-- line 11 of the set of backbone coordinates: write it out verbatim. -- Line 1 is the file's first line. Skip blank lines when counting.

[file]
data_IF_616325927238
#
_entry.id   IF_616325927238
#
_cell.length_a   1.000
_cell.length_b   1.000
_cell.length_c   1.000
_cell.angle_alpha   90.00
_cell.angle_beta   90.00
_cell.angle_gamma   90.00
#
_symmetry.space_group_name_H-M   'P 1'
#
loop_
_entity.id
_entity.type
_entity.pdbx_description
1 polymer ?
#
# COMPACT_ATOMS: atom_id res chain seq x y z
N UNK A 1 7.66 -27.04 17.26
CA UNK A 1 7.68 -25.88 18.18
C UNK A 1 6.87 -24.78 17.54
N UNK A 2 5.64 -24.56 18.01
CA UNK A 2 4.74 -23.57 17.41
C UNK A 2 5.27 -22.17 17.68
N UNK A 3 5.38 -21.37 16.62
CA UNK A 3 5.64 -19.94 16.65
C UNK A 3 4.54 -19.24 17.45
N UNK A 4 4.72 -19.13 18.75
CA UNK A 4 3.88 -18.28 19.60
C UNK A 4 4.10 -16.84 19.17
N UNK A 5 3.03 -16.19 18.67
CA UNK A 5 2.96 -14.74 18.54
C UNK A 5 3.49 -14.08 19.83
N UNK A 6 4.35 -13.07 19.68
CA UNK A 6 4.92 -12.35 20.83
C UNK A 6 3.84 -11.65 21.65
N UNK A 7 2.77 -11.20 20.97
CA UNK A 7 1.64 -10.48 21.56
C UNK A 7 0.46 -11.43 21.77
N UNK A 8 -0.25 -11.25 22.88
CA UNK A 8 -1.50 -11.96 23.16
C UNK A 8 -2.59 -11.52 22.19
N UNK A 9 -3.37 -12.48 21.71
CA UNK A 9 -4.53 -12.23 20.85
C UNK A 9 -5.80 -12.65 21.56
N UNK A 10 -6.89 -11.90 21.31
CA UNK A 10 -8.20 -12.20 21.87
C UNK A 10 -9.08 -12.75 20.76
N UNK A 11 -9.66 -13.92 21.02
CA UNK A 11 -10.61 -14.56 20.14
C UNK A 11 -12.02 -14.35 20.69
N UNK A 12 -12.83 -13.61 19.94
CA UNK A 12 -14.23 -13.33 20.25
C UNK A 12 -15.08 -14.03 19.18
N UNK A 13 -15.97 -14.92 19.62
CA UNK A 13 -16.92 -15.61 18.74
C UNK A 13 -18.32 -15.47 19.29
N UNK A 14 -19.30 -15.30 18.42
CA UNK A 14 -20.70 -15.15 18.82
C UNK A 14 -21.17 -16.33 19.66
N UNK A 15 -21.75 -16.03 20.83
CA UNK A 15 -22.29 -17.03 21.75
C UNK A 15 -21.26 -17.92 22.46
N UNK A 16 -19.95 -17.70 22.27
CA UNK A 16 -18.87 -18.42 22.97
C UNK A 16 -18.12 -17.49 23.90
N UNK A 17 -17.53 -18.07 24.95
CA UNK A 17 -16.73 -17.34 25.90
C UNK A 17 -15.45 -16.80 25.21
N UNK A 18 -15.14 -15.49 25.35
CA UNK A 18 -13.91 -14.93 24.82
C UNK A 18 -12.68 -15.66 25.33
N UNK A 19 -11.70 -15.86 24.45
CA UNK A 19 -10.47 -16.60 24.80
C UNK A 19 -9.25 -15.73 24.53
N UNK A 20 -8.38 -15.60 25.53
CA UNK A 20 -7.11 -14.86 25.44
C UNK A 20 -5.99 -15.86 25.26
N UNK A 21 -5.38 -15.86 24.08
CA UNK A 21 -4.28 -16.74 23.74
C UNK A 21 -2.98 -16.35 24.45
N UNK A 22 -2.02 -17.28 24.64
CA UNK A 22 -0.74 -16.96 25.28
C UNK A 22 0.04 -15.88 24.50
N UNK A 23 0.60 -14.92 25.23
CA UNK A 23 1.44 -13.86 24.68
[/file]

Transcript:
#